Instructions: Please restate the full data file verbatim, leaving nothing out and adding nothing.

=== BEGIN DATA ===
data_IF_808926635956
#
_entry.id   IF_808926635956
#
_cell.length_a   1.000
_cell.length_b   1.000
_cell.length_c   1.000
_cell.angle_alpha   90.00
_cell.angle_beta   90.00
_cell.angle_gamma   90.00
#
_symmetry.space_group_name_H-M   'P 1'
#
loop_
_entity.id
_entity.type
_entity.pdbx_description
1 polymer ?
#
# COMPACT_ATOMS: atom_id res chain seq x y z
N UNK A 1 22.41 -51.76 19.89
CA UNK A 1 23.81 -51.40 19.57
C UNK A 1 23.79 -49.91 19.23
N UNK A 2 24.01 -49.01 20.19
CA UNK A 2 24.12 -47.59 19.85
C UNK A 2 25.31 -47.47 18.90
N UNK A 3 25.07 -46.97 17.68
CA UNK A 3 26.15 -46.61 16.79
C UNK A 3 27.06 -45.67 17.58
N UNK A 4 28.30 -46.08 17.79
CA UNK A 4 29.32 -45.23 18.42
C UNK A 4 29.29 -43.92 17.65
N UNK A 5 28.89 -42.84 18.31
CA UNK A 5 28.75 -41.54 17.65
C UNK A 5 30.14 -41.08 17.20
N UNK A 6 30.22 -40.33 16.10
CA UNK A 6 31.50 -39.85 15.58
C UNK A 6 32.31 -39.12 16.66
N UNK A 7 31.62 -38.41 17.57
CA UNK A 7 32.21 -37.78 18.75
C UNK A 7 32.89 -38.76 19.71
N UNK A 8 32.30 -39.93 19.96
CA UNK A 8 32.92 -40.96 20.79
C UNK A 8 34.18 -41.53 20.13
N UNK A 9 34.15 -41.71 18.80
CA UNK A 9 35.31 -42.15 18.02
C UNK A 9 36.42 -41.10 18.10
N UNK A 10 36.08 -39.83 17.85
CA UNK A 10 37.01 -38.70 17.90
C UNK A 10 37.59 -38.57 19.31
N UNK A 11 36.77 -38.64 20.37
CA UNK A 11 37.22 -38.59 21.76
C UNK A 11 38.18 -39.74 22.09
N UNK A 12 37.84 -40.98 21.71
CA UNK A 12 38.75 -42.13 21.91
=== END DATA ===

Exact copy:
data_IF_808926635956
#
_entry.id   IF_808926635956
#
_cell.length_a   1.000
_cell.length_b   1.000
_cell.length_c   1.000
_cell.angle_alpha   90.00
_cell.angle_beta   90.00
_cell.angle_gamma   90.00
#
_symmetry.space_group_name_H-M   'P 1'
#
loop_
_entity.id
_entity.type
_entity.pdbx_description
1 polymer ?
#
# COMPACT_ATOMS: atom_id res chain seq x y z
N UNK A 1 22.41 -51.76 19.89
CA UNK A 1 23.81 -51.40 19.57
C UNK A 1 23.79 -49.91 19.23
N UNK A 2 24.01 -49.01 20.19
CA UNK A 2 24.12 -47.59 19.85
C UNK A 2 25.31 -47.47 18.90
N UNK A 3 25.07 -46.97 17.68
CA UNK A 3 26.15 -46.61 16.79
C UNK A 3 27.06 -45.67 17.58
N UNK A 4 28.30 -46.08 17.79
CA UNK A 4 29.32 -45.23 18.42
C UNK A 4 29.29 -43.92 17.65
N UNK A 5 28.89 -42.84 18.31
CA UNK A 5 28.75 -41.54 17.65
C UNK A 5 30.14 -41.08 17.20
N UNK A 6 30.22 -40.33 16.10
CA UNK A 6 31.50 -39.85 15.58
C UNK A 6 32.31 -39.12 16.66
N UNK A 7 31.62 -38.41 17.57
CA UNK A 7 32.21 -37.78 18.75
C UNK A 7 32.89 -38.76 19.71
N UNK A 8 32.30 -39.93 19.96
CA UNK A 8 32.92 -40.96 20.79
C UNK A 8 34.18 -41.53 20.13
N UNK A 9 34.15 -41.71 18.80
CA UNK A 9 35.31 -42.15 18.02
C UNK A 9 36.42 -41.10 18.10
N UNK A 10 36.08 -39.83 17.85
CA UNK A 10 37.01 -38.70 17.90
C UNK A 10 37.59 -38.57 19.31
N UNK A 11 36.77 -38.64 20.37
CA UNK A 11 37.22 -38.59 21.76
C UNK A 11 38.18 -39.74 22.09
N UNK A 12 37.84 -40.98 21.71
CA UNK A 12 38.75 -42.13 21.91